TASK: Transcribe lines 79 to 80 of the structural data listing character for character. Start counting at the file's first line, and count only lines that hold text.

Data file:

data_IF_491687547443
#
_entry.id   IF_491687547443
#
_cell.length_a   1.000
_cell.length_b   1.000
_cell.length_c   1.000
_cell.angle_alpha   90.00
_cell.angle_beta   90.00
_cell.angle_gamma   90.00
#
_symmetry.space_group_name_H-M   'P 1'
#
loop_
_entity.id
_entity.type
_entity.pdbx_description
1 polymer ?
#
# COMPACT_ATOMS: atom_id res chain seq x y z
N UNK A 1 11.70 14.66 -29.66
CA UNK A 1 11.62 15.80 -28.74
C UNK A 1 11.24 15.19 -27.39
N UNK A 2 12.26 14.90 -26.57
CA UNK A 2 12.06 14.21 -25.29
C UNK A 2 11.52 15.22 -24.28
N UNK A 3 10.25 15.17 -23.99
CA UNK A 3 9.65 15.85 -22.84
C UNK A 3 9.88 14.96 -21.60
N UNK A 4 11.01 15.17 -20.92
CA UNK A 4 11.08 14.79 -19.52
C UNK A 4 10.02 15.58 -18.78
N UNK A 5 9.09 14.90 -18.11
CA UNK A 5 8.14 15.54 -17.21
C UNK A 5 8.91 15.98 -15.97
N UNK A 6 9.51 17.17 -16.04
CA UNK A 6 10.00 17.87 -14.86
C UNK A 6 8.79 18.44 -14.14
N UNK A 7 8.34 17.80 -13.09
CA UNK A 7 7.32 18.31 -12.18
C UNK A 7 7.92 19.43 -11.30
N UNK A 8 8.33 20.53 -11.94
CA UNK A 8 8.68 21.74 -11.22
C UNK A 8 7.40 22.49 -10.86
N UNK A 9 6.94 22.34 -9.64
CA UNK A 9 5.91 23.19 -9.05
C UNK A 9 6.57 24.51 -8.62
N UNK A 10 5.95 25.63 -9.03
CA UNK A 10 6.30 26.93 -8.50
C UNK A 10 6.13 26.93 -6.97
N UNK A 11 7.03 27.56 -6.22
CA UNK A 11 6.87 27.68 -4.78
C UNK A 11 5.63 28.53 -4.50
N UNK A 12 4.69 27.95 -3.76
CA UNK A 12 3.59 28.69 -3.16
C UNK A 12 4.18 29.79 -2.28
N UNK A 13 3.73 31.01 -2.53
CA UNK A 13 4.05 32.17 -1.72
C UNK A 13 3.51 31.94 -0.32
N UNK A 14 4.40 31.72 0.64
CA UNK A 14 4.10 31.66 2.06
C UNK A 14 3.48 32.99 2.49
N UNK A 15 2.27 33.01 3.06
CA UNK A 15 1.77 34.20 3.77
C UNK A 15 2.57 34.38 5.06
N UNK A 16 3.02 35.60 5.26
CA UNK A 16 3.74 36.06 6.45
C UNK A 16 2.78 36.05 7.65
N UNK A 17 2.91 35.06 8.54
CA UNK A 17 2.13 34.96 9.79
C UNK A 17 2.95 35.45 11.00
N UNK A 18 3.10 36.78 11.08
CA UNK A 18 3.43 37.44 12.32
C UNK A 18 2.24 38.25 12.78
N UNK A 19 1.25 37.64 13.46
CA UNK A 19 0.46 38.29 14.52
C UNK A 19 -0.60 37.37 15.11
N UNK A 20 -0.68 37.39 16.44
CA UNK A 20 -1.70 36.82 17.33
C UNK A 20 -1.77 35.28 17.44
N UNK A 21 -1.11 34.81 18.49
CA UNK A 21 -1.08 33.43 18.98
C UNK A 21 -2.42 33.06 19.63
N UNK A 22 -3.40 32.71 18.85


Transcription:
CA UNK A 20 -1.70 36.82 17.33
C UNK A 20 -1.77 35.28 17.44